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National Indigenous Peoples Day: 2021
About this resource list
June 21 is National Indigenous Peoples Day in Canada. National Indigenous Peoples Day is held in celebration and recognition of the diverse and distinct cultures, heritage, and achievements of Indigenous Peoples – First Nations, Inuit, and Metis – in Canada.
This sampling of resources has been created in celebration of the Indigenous authors and topics featured in our library collection.
If you have suggestions for Indigenous books that are not yet part of our collection, please let us know by emailing your ideas to email@example.com.
Anthology includes: Big Bear, Thunderchild, Louis Riel, Gabriel Dumont, Edward Ahenakew, Maria Campbell, Buffy Sainte-Marie, Rita Bouvier, Harold Johnson, Gregory Scofield, Warren Cariou, Louise Halfe, and many more.
"You're gonna need a rock and a whole lotta medicine" is a mantra that Jonny Appleseed, a young Two-Spirit/Indigiqueer, repeats to himself in this vivid and utterly compelling debut novel by poet Joshua Whitehead. Off the reserve and trying to find ways to live and love in the big city, Jonny becomes a cybersex worker who fetishizes himself in order to make a living. Self-ordained as an NDN glitter princess, Jonny has one week before he must return to the "rez" – and his former life – to attend the funeral of his stepfather. The seven days that follow are like a fevered dream: stories of love, trauma, sex, kinship, ambition, and the heartbreaking recollection of his beloved kokum (grandmother). Jonny's life is a series of breakages, appendages, and linkages – and as he goes through the motions of preparing to return home, he learns how to put together the pieces of his life. Jonny Appleseed is a unique, shattering vision of First Nations life, full of grit, glitter, and dreams.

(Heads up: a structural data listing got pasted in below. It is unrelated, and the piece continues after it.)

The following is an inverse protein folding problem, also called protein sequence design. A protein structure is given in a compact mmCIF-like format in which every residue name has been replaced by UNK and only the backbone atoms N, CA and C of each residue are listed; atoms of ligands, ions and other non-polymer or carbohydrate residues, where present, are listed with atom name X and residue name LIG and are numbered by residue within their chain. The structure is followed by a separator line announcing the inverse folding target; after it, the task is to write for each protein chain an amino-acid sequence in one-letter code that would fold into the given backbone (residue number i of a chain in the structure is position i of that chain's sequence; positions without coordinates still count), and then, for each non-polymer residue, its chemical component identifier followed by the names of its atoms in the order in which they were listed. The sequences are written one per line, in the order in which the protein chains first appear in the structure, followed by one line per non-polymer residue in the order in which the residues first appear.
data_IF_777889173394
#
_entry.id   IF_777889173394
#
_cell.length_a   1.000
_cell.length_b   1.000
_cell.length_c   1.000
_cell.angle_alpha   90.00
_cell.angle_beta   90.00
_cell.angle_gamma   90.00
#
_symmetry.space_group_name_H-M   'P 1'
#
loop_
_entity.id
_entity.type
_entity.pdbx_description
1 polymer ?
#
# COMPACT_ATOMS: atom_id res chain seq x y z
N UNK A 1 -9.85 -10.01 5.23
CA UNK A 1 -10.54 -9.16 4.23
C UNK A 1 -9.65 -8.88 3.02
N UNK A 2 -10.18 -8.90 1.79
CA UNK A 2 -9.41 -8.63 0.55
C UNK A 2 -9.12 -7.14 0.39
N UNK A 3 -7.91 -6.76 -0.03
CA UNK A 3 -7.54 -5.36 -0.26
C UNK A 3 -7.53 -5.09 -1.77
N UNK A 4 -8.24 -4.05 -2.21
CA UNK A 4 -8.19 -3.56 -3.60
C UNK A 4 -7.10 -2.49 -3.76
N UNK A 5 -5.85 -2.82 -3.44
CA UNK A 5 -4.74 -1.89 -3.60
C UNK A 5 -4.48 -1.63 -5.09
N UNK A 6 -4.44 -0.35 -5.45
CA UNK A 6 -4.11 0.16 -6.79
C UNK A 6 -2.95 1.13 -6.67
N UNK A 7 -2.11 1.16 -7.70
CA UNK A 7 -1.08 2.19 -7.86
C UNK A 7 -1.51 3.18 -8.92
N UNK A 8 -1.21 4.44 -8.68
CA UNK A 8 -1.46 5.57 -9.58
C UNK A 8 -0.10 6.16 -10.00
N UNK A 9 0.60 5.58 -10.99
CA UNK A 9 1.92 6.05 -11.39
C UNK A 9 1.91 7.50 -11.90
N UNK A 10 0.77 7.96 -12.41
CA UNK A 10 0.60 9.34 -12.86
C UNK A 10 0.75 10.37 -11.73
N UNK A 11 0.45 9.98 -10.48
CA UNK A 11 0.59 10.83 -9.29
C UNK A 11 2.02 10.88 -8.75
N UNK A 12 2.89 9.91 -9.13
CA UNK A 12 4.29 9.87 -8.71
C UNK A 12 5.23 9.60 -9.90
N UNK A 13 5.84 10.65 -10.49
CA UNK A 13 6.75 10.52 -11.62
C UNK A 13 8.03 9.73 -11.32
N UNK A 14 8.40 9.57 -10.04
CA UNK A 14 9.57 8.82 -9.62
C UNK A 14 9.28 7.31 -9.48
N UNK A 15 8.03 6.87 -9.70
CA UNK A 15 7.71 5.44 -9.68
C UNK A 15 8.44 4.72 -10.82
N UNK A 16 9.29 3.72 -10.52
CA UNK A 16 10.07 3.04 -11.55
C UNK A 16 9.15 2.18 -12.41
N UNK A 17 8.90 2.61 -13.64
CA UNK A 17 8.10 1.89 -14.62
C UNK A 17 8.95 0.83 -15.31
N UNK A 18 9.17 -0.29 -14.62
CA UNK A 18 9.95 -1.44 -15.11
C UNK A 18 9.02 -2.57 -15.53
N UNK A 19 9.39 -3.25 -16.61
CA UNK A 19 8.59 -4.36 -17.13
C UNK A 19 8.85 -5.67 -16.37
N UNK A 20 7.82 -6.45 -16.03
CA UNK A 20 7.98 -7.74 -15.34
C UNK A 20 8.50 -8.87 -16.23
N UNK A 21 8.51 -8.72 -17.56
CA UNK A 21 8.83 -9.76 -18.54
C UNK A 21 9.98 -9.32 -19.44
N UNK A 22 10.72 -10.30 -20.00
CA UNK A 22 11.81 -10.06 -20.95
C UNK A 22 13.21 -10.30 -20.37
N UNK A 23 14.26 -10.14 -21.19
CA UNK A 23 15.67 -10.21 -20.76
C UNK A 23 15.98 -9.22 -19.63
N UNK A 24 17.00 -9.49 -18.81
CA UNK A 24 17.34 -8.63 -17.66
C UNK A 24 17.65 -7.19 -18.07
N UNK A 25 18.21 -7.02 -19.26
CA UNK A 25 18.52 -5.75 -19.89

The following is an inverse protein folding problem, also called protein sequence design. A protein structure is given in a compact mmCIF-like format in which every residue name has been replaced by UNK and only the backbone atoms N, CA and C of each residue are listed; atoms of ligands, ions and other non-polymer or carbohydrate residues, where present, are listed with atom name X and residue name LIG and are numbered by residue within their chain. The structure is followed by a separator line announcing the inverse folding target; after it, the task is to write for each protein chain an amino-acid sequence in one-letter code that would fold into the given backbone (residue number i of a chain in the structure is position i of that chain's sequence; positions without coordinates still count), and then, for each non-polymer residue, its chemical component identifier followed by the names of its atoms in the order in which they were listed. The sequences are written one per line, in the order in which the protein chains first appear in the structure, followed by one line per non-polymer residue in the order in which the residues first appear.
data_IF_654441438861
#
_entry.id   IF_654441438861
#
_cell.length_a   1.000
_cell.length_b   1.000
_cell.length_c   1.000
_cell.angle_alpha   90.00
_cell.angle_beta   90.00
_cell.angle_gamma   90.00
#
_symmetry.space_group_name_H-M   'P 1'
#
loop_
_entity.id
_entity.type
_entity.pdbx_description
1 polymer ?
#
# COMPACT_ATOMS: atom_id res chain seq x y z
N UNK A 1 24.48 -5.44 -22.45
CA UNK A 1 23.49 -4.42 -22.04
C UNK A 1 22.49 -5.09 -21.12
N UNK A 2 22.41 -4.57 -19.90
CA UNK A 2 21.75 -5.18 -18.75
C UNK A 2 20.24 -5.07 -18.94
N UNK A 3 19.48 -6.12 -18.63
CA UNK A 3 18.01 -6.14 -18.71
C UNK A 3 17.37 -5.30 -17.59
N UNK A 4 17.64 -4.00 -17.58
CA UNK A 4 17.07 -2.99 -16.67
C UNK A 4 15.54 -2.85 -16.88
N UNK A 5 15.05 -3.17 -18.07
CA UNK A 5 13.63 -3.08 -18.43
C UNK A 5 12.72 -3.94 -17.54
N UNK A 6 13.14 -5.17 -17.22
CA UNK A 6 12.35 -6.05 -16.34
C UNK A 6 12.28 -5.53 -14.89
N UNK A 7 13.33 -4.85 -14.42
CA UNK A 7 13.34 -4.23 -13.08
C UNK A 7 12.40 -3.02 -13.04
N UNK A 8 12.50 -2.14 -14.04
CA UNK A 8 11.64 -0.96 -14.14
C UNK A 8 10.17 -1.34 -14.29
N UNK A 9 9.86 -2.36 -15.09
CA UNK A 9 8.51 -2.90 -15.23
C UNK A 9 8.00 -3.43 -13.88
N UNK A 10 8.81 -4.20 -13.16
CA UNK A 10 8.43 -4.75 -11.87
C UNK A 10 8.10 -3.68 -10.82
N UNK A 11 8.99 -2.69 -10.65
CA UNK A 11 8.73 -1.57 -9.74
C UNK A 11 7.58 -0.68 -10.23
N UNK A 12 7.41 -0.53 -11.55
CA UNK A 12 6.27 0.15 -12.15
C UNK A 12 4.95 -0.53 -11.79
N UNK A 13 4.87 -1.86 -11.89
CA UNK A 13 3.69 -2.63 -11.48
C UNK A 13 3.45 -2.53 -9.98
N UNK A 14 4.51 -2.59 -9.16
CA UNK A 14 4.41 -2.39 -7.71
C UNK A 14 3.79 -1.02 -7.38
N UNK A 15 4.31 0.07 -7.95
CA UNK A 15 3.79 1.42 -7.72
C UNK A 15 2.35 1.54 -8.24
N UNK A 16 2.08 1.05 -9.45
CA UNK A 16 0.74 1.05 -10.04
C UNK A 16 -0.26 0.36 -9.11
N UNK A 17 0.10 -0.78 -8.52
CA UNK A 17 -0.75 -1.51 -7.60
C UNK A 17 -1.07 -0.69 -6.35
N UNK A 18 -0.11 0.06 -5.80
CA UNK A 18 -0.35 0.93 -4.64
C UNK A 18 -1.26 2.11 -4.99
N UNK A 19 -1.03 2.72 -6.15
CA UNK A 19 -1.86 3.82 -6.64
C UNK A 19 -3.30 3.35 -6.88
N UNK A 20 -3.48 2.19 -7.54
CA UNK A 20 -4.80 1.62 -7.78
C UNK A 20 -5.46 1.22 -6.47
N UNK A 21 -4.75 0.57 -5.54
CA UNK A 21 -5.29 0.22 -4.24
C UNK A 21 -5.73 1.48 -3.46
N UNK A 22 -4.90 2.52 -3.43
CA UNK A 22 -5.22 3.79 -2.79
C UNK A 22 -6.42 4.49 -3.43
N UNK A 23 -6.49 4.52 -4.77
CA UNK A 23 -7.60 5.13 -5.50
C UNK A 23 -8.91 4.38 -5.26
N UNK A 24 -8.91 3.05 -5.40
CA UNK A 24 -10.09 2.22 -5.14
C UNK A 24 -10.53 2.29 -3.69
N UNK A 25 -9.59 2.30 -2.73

Since coming home to Spirit Bear Point First Nation, Hazel Ellis has been dreaming of an old crow. He tells her he's here to help her, save her. From what, exactly? Sure, her dad's been dead for almost two years and she hasn't quite reconciled that grief, but is that worth the time of an Algonquin demigod? Soon Hazel learns that there's more at play than just her own sadness and doubt. The quarry that's been lying unsullied for over a century on her father's property is stirring the old magic that crosses the boundaries between this world and the next. With the aid of Nanabush, Hazel must unravel a web of deceit that, if left untouched, could destroy her family and her home on both sides of the Medicine Wheel.